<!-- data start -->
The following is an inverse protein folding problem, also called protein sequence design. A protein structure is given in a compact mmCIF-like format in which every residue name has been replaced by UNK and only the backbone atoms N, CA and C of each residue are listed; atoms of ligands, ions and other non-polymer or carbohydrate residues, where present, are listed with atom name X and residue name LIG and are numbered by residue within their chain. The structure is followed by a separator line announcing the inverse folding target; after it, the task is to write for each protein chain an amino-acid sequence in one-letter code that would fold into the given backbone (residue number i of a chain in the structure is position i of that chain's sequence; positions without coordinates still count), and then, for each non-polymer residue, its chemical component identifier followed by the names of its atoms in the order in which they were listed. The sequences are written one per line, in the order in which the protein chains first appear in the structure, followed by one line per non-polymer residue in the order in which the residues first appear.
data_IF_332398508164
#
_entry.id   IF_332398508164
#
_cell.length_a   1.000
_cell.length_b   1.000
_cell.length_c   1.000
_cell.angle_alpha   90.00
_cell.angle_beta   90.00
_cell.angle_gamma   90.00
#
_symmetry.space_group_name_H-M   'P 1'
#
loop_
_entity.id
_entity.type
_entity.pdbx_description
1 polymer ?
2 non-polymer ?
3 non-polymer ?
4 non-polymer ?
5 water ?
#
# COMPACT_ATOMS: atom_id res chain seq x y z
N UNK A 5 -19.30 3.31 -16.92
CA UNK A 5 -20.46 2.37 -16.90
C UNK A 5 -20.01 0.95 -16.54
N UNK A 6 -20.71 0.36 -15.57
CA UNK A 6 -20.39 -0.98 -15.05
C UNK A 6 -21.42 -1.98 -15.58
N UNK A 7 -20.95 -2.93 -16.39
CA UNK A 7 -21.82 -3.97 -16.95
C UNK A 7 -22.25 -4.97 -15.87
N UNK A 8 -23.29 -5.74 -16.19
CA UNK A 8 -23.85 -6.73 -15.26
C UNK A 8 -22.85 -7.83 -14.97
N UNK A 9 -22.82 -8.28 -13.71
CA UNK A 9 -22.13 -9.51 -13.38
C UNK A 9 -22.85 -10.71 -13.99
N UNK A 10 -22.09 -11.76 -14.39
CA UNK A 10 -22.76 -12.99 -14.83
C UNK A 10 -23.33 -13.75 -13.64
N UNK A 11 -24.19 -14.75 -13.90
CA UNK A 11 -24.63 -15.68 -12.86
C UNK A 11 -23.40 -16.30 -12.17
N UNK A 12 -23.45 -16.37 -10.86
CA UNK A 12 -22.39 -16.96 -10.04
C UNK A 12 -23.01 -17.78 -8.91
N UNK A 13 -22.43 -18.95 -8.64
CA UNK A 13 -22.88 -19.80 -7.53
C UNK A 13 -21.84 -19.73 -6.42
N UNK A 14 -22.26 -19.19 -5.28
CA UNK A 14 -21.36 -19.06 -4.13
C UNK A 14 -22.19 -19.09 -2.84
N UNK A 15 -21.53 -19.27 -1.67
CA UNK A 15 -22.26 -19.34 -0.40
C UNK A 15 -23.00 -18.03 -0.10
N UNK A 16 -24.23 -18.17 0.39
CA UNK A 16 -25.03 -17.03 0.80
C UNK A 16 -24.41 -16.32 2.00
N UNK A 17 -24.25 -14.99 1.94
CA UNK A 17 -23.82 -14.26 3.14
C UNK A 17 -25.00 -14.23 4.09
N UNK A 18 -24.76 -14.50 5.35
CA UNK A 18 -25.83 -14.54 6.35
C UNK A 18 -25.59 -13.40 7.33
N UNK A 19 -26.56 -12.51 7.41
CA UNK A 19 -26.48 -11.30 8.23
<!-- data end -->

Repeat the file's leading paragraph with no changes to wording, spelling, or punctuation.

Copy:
The following is an inverse protein folding problem, also called protein sequence design. A protein structure is given in a compact mmCIF-like format in which every residue name has been replaced by UNK and only the backbone atoms N, CA and C of each residue are listed; atoms of ligands, ions and other non-polymer or carbohydrate residues, where present, are listed with atom name X and residue name LIG and are numbered by residue within their chain. The structure is followed by a separator line announcing the inverse folding target; after it, the task is to write for each protein chain an amino-acid sequence in one-letter code that would fold into the given backbone (residue number i of a chain in the structure is position i of that chain's sequence; positions without coordinates still count), and then, for each non-polymer residue, its chemical component identifier followed by the names of its atoms in the order in which they were listed. The sequences are written one per line, in the order in which the protein chains first appear in the structure, followed by one line per non-polymer residue in the order in which the residues first appear.